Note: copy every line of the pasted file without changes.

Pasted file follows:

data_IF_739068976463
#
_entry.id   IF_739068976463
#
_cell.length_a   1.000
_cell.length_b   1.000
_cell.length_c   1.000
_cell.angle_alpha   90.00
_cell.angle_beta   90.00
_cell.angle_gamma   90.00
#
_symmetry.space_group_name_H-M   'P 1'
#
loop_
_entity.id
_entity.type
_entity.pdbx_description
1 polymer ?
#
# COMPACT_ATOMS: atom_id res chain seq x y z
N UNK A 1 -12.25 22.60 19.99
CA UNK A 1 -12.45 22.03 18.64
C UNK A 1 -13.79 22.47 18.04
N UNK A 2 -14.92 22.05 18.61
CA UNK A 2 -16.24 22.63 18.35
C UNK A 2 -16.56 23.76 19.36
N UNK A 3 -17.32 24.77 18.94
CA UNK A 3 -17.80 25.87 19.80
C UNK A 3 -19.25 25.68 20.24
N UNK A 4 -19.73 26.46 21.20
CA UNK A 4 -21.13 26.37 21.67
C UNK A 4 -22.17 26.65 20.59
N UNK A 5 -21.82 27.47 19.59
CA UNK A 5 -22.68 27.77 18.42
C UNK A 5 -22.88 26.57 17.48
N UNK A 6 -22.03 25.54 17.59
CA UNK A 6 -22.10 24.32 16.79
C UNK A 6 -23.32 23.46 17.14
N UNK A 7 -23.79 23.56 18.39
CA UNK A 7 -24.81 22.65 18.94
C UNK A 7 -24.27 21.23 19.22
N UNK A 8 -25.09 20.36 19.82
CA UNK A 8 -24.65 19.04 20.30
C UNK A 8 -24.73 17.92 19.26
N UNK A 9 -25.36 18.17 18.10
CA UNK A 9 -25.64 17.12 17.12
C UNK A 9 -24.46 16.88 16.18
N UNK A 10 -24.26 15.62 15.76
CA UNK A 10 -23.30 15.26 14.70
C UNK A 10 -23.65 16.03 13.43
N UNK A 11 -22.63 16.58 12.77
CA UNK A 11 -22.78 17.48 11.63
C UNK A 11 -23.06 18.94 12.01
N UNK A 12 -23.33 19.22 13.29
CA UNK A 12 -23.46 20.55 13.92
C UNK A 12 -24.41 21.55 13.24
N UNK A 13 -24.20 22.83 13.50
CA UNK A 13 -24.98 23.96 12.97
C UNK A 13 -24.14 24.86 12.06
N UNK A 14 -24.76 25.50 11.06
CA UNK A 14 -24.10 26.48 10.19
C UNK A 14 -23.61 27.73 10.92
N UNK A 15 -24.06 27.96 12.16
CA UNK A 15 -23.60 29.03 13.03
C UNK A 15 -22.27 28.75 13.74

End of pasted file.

data_IF_739068976463
#
_entry.id   IF_739068976463
#
_cell.length_a   1.000
_cell.length_b   1.000
_cell.length_c   1.000
_cell.angle_alpha   90.00
_cell.angle_beta   90.00
_cell.angle_gamma   90.00
#
_symmetry.space_group_name_H-M   'P 1'
#
loop_
_entity.id
_entity.type
_entity.pdbx_description
1 polymer ?
#
# COMPACT_ATOMS: atom_id res chain seq x y z
N UNK A 1 -12.25 22.60 19.99
CA UNK A 1 -12.45 22.03 18.64
C UNK A 1 -13.79 22.47 18.04
N UNK A 2 -14.92 22.05 18.61
CA UNK A 2 -16.24 22.63 18.35
C UNK A 2 -16.56 23.76 19.36
N UNK A 3 -17.32 24.77 18.94
CA UNK A 3 -17.80 25.87 19.80
C UNK A 3 -19.25 25.68 20.24
N UNK A 4 -19.73 26.46 21.20
CA UNK A 4 -21.13 26.37 21.67
C UNK A 4 -22.17 26.65 20.59
N UNK A 5 -21.82 27.47 19.59
CA UNK A 5 -22.68 27.77 18.42
C UNK A 5 -22.88 26.57 17.48
N UNK A 6 -22.03 25.54 17.59
CA UNK A 6 -22.10 24.32 16.79
C UNK A 6 -23.32 23.46 17.14
N UNK A 7 -23.79 23.56 18.39
CA UNK A 7 -24.81 22.65 18.94
C UNK A 7 -24.27 21.23 19.22
N UNK A 8 -25.09 20.36 19.82
CA UNK A 8 -24.65 19.04 20.30
C UNK A 8 -24.73 17.92 19.26
N UNK A 9 -25.36 18.17 18.10
CA UNK A 9 -25.64 17.12 17.12
C UNK A 9 -24.46 16.88 16.18
N UNK A 10 -24.26 15.62 15.76
CA UNK A 10 -23.30 15.26 14.70
C UNK A 10 -23.65 16.03 13.43
N UNK A 11 -22.63 16.58 12.77
CA UNK A 11 -22.78 17.48 11.63
C UNK A 11 -23.06 18.94 12.01
N UNK A 12 -23.33 19.22 13.29
CA UNK A 12 -23.46 20.55 13.92
C UNK A 12 -24.41 21.55 13.24
N UNK A 13 -24.20 22.83 13.50
CA UNK A 13 -24.98 23.96 12.97
C UNK A 13 -24.14 24.86 12.06
N UNK A 14 -24.76 25.50 11.06
CA UNK A 14 -24.10 26.48 10.19
C UNK A 14 -23.61 27.73 10.92
N UNK A 15 -24.06 27.96 12.16
CA UNK A 15 -23.60 29.03 13.03
C UNK A 15 -22.27 28.75 13.74